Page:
Click here for this week’s European Volksmarch schedule.
The Famille Lorraine de Metz-Borny holds its 14th Annual Metz Illuminée on Saturday. Several annual walks can be classified as "must" events, and this is one.
For the past few years, more than 11,000 marchers have participated on this one evening … and those are just the folks who purchased start cards. That should give you an idea of the event’s popularity.
The 10-kilometer route winds through many of the city’s historical sites. Here are some you’ll most likely see:
Porte Allemande (German Gate): Resembles a medieval castle with a bridge, towers and 13th-century gate.Cathédrale St-Étienne: Illuminated on a hill above the Moselle, you’ll see the light reflecting through the stained-glass windows. Truly impressive!Place St. Louis: A large Christmas market with 90 wooden huts full of food and items for sale. Musical performances take place each night and there’s a children’s carousel.Esplanade: A beautiful garden in which you’ll find a smaller Christmas market with wooden huts, a beer tent, children’s carousel, ice skating rink and an evening fireworks display.The event begins at the Complexe Sportif Saint Symphorien near the Palais des Sports. Start between 3 and 8:30 p.m. Arrive early, as parking is limited; the club expects between 60-70 busloads of volksmarchers for the event. Even though it may seem a little daunting — and crowded — venture out and join your fellow marchers in Metz. Don’t forget your camera.
Turkey Trot after-action report: Lorraine had to work on Thanksgiving, so I (Bob) made the trip to Ramstein. It was great to see a packed start hall and people having a good time. There were a lot of families on the trail with strollers, dogs and umbrellas. It rained a bit, but that did not dampen the walkers’ spirits. After the walk, it was nice to talk with fellow walking enthusiasts such as Mike, Pam and Leonard from the Sunny Coyotes, plus Ed, Pat and Regina from the Road- runners.
The prize for completing the walk was either a prince or a soldier nutcracker and they were so popular they were practically flying out the door. If anyone gets a nutcracker from us as a Christmas present, they’ll know where we did the shopping!
The bottom line: The Ramstein Roadrunners hosted a great walk, again. Thanks to everyone who made it possible.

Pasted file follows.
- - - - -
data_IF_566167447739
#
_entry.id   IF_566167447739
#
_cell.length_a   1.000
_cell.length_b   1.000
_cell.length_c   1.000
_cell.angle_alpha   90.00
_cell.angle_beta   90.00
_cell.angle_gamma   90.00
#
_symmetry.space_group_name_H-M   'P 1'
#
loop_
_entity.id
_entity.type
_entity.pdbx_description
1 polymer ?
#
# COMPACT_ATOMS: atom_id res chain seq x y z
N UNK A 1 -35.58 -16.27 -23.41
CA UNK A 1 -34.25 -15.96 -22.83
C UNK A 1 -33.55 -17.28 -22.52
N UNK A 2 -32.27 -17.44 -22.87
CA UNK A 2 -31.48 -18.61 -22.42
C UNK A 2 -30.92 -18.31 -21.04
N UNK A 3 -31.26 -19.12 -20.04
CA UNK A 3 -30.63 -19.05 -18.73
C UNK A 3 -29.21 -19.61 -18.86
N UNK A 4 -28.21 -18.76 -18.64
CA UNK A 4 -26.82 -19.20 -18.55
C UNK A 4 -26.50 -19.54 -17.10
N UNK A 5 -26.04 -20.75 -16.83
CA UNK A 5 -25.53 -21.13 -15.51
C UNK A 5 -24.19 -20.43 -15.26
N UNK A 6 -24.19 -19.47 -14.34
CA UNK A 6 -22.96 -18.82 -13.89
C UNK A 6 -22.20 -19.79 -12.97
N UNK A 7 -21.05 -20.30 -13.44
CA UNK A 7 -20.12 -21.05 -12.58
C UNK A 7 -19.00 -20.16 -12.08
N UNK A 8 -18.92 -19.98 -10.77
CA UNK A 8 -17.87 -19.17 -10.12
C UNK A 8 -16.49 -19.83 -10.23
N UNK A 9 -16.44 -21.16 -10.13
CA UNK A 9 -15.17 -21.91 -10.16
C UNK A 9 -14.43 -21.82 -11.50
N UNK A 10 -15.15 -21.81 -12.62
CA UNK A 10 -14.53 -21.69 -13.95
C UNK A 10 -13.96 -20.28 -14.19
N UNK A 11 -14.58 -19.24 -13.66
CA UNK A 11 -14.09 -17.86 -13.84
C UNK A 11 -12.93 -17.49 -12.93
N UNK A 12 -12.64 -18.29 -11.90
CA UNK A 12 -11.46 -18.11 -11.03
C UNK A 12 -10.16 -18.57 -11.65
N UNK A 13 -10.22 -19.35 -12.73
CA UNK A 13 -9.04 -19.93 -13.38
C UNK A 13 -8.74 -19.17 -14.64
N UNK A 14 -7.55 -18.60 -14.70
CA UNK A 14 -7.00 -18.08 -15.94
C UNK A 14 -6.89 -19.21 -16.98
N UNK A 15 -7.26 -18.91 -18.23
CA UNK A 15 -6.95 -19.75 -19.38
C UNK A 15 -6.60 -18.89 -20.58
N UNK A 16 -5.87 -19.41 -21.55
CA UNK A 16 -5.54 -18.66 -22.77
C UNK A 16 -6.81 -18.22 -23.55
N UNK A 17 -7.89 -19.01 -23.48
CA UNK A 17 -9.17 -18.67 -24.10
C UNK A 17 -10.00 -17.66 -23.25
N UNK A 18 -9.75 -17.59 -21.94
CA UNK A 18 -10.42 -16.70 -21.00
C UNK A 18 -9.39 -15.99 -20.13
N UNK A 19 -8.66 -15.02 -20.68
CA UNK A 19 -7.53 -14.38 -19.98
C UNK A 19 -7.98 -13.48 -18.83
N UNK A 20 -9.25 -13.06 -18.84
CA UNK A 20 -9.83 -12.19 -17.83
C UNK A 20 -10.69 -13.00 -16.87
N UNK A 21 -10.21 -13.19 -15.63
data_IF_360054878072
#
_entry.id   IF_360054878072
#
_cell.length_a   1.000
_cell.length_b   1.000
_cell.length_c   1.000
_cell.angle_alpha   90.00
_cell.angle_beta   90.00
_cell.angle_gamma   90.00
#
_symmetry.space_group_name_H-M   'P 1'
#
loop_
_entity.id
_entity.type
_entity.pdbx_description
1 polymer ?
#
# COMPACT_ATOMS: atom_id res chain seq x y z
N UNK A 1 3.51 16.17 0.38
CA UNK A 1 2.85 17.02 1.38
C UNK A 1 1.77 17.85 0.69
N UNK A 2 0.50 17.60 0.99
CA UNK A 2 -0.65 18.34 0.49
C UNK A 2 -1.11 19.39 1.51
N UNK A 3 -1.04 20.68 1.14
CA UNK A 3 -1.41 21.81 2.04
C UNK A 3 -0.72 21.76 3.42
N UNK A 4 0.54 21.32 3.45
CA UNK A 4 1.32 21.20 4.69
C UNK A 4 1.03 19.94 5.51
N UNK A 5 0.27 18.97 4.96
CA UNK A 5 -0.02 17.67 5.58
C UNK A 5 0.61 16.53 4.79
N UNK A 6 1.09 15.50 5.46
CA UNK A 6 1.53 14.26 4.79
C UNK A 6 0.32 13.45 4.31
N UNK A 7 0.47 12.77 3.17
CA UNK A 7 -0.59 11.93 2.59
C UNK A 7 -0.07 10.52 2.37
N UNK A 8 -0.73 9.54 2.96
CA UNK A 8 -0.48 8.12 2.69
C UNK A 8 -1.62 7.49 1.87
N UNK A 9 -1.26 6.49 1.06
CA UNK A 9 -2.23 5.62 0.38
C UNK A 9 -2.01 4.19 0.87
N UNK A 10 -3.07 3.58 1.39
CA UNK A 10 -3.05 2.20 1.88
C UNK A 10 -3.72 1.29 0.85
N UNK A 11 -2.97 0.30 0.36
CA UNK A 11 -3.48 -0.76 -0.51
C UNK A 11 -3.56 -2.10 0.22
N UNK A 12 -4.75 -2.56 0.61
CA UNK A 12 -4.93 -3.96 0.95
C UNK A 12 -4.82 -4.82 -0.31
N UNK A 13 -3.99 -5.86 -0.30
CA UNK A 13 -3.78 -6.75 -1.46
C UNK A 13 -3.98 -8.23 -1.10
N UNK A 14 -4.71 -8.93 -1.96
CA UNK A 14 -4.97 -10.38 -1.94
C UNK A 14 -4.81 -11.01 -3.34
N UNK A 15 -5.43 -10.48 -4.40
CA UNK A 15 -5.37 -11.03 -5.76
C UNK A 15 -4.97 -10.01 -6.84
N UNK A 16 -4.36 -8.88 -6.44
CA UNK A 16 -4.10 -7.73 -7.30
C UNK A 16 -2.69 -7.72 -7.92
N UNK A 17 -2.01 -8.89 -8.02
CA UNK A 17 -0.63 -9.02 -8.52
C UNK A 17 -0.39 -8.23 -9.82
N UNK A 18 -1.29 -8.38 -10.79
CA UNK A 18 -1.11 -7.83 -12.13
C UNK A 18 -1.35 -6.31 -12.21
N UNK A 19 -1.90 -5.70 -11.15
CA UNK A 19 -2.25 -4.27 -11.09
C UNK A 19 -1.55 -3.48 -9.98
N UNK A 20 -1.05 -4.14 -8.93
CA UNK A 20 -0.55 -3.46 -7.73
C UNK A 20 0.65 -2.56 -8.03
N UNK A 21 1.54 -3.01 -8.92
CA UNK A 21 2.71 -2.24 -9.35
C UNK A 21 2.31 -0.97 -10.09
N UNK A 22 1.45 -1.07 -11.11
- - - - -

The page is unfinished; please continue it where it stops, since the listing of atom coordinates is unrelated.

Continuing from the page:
¶ The Holthausen, Germany, torch walk starts between 5 and 6:30 p.m. and the prize is a plush snowman figure.
¶ It is unusual for a walk to have a finish point that is several blocks from the start, but that is the case at the walk in Erstein, France. You’ll start at the Maison des Oeuvres and finish at the Salle Herinstein. The good news is that the map in the flier shows a lot of "P" symbols for parking places near the finish hall.
¶ An ornament that holds a tea light and hangs from a stand is the prize at Göllsdorf, Germany. Saturday’s start window is 10 a.m. to 2 p.m. (4:30 p.m. finish), and Sunday’s is 8 a.m. to 1 p.m. (3:30 p.m. finish).
The following notes are in the words of Clark Soeldner, our Italian walking expert. Friday is an Italian holiday, so if you’re off, you have several events from which to choose.
¶ The prize for the Orgiano walk is either a bottle of wine, a jar of honey or a food item. I have done the 30-kilometer route a couple of times and give it a five-star rating. It is a really pretty walk in the Berici hills. Trails are a combination of mixed asphalt, gravel and field at Pordenone. Along the longer trails the club members may offer small, grilled meat sandwiches — probably not good for you but they sure taste good!
¶ Gemona del Friuli hosts an event this Sunday that begins near il Centro Sociale di Via Piovega. According to the flier, the routes will be the same this year. The 14k and 21k have a stout upgrade when they split from the 7k. There’s a mild upgrade followed by a long downgrade to the 14k/21k split.
The 21k heads down in the valley, hits another stout upgrade, and then goes down to where the church of St. Agnes is nestled at the foot of the mountains. From there, it’s back down the valley to go through the center of Gemona to the finish.
As you walk through Gemona, take time to look at the church. It was destroyed by an earthquake in 1976 and has been rebuilt like a jigsaw puzzle from the rubble.
To reach the event, exit the A-23 at Gemona, travel north on SS-13 for a short distance and then head right to Piovega.
¶ I have not done the Arqua Petrarca walk but have done the Baone trail, which goes through this small town. You can expect to see beautiful panoramas and rolling hills as well as to walk significant grades.
¶ At the end of the Porcia trails there are usually a small number of tables with handcrafted Christmas things for sale.
¶ The Asigliano Veneto brochure notes the course consists of mixed fields, asphalt and hills. In the past there have been vendors selling all sorts of things made with radicchio, including bread.
¶ You should find posted signs to guide you to the Cervignano del Friuli start location (Piazza Indipendenza).
Please e-mail volksmarch schedule information for any country to two. firstname.lastname@example.org. By conventional mail, send brochures (in date order if possible) to: Bob and Lorraine Huffaker, CMR 460, Box 278, APO, AE, 09703-0278.